Thanks to all those who participated. We now have a winner!
Thanks to all those who participated. We now have a winner!
The Alias8 Rack Extension is all about control. Place the device at the top of your rack, route some connections, customize the labels, and start tweaking. Once your routings are configured, you no longer have to scroll through to find that all important filter knob or trigger button in your complex rack setup.
The Livid Instruments Alias8 inspired the idea of having a Reason Rack Extension that visually mimics a hardware control surface and seamlessly integrates remote mapping; bridging the gap between you and the Reason rack. This collaborative effort with the good people of Livid Instruments has resulted in the ultimate virtual control interface, the Alias8 CV Controller!
Available from the Propellerhead Shop
Loop Launch and Live FX: Alias8-REXandFX.reason.zip
Alias8 Modular Style Song Demo: Alias8-stockdevicedemo.reason.zip
Granular Sample Manipulator with Buffre Beat Repeater: Alias8-BuffreConcrete.reason.zip
Detailed Documentation which includes various example projects is available from the following link:
The Alias8 Rack Extension works seamlessly with the Alias8 Hardware controller through Reason Remote scripting. There’s some basic setup required as well as a recommended firmware upgrade. For more information, please visit the Livid Instruments Reason Support Page
For more information about the Alias8 Hardware Controller, visit the Livid Instruments Website
Last winter, my friends, Ryan and Lisa came for a visit and brought along a Roland TR-606 and a Korg MS-10, both of which were not working. The 606 was easy to fix since the lead to the battery compartment had come loose. The MS-10, however, was a completely different story and required a lot more research since I’ve never undertaken a repair like this before. I’ve managed to get the MS-10 back up and running, and I want to share some of this information, just in case someone out there runs into a similar situation.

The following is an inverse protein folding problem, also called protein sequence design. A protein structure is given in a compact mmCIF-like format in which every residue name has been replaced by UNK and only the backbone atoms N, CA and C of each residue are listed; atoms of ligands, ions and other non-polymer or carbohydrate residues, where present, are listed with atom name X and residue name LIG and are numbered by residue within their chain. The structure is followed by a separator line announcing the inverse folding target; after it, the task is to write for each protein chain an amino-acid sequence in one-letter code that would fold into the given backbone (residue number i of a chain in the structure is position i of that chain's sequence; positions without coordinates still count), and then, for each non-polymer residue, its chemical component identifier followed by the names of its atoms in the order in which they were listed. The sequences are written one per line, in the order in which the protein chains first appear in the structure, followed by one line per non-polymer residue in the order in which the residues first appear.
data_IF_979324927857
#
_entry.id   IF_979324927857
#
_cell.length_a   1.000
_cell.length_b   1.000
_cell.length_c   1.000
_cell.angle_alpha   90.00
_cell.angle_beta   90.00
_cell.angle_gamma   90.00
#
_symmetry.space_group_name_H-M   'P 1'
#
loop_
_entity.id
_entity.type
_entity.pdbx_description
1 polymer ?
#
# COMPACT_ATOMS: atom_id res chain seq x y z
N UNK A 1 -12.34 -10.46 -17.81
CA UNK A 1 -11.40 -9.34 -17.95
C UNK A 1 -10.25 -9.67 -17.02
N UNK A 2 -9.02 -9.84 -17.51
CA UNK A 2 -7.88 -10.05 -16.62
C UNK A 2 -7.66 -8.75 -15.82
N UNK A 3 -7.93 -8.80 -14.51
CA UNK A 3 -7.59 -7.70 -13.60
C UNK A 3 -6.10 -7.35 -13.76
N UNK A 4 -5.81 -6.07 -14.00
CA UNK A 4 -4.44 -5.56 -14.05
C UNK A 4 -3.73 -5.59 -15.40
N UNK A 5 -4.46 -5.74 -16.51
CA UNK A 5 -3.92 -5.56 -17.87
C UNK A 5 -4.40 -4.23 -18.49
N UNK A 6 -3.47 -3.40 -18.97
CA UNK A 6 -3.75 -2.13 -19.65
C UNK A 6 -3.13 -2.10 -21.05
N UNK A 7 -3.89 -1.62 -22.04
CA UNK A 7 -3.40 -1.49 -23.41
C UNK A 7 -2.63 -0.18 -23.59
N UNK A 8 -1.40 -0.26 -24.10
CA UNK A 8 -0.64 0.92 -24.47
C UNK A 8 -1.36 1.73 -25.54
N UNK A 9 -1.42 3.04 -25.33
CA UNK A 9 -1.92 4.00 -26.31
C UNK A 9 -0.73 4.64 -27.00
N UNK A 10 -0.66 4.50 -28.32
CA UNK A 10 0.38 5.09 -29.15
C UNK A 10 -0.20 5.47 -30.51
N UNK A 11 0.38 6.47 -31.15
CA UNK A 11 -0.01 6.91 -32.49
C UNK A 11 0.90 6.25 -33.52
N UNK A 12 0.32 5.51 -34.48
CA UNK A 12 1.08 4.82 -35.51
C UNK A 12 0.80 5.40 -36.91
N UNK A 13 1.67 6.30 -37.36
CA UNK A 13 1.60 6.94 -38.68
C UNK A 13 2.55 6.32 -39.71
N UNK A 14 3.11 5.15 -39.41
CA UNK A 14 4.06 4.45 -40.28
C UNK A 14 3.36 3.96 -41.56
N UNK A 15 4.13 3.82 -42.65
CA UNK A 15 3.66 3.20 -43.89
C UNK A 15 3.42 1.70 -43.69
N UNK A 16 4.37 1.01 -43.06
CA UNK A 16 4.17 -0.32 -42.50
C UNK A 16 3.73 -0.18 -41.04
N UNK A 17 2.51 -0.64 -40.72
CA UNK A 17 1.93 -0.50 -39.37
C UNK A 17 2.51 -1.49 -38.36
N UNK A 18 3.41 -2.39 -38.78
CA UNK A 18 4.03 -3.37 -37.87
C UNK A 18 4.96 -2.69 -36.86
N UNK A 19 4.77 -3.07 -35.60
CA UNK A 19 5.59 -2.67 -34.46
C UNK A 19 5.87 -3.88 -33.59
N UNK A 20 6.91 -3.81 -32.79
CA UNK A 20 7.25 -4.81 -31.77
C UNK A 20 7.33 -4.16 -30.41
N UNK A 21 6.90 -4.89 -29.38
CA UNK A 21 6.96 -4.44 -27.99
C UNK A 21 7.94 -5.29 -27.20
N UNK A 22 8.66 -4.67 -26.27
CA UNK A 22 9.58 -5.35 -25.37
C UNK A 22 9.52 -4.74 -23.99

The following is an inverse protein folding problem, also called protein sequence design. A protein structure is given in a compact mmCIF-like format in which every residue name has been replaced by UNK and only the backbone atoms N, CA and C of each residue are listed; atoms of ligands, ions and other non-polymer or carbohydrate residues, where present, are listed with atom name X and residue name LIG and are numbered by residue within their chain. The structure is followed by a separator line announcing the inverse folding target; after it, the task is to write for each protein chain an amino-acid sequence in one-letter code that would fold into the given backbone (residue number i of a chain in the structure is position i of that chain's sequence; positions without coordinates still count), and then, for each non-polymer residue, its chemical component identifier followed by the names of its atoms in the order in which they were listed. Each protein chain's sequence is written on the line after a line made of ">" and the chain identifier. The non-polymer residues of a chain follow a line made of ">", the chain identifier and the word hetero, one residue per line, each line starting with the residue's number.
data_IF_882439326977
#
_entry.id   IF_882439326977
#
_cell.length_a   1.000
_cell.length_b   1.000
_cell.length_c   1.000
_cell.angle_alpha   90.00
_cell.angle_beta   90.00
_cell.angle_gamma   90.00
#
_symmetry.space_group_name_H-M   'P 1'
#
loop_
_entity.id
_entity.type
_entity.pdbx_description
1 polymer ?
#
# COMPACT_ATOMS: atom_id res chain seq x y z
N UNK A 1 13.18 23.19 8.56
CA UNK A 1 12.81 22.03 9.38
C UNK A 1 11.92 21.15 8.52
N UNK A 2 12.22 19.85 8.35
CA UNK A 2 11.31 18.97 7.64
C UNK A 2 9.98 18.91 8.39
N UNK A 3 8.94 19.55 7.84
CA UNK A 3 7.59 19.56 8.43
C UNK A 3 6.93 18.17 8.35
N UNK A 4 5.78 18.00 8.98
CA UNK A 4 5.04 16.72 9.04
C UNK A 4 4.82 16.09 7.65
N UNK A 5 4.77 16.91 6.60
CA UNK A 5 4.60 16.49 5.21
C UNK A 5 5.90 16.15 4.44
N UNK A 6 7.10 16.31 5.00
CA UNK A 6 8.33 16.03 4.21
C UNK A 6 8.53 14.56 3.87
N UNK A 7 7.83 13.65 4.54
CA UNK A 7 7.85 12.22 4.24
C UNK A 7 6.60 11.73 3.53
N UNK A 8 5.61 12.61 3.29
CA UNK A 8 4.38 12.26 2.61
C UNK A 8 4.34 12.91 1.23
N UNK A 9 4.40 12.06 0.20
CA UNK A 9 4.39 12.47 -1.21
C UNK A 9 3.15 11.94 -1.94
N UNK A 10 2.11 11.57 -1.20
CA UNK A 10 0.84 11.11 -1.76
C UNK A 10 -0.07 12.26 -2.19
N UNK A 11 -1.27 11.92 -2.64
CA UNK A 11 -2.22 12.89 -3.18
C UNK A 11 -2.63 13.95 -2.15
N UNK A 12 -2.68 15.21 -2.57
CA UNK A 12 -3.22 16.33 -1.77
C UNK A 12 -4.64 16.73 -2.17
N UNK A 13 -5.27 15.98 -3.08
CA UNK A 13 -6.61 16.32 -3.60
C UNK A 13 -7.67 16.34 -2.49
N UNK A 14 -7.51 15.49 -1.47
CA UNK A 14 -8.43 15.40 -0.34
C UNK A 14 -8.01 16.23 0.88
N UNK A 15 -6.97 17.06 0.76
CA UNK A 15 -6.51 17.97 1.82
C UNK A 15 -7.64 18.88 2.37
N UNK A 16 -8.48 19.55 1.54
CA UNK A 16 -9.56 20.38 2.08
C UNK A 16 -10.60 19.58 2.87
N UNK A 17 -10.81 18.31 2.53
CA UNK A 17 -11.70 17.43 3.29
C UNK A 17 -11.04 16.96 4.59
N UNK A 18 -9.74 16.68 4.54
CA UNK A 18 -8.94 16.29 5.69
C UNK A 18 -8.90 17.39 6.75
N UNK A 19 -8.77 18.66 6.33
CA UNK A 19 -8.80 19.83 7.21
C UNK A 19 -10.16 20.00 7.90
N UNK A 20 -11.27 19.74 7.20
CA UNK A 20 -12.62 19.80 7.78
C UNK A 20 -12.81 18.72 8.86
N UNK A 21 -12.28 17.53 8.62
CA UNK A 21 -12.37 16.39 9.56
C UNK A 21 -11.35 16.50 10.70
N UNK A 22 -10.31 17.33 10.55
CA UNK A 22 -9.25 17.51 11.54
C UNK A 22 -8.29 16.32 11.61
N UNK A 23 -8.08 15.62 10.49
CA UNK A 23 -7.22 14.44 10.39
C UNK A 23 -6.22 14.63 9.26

The Korg MS-10 was purchased in Europe but came with an unpolarized NEMA AC connector that looks like it would work in Japan or North America. When Lisa and Ryan used this in Europe, they had it connected to a power adapter which bucked the voltage down from 220V. After moving to the US, they (Ryan) plugged it into a regular 120v socket, and it started smoking. Since then it has been dead. Whenever I would visit their home, i would see the dead little MS-10 sitting as a bit of decoration on a table.
About a month ago, this project seemed like it was ready to be tackled. Fortunately, the service manual is available from several sources online. Synthfool is not only a great synth tech, but provides the community with the archive of these materials. After studying the schematics I started to open up the unit and noticed something odd. The badge says it’s requires 15 volts ac. This was a head scratcher, and I thought perhaps it was a misprint and should have been stamped 115 rather than 15. It simply makes no sense especially since it has a NEMA plug.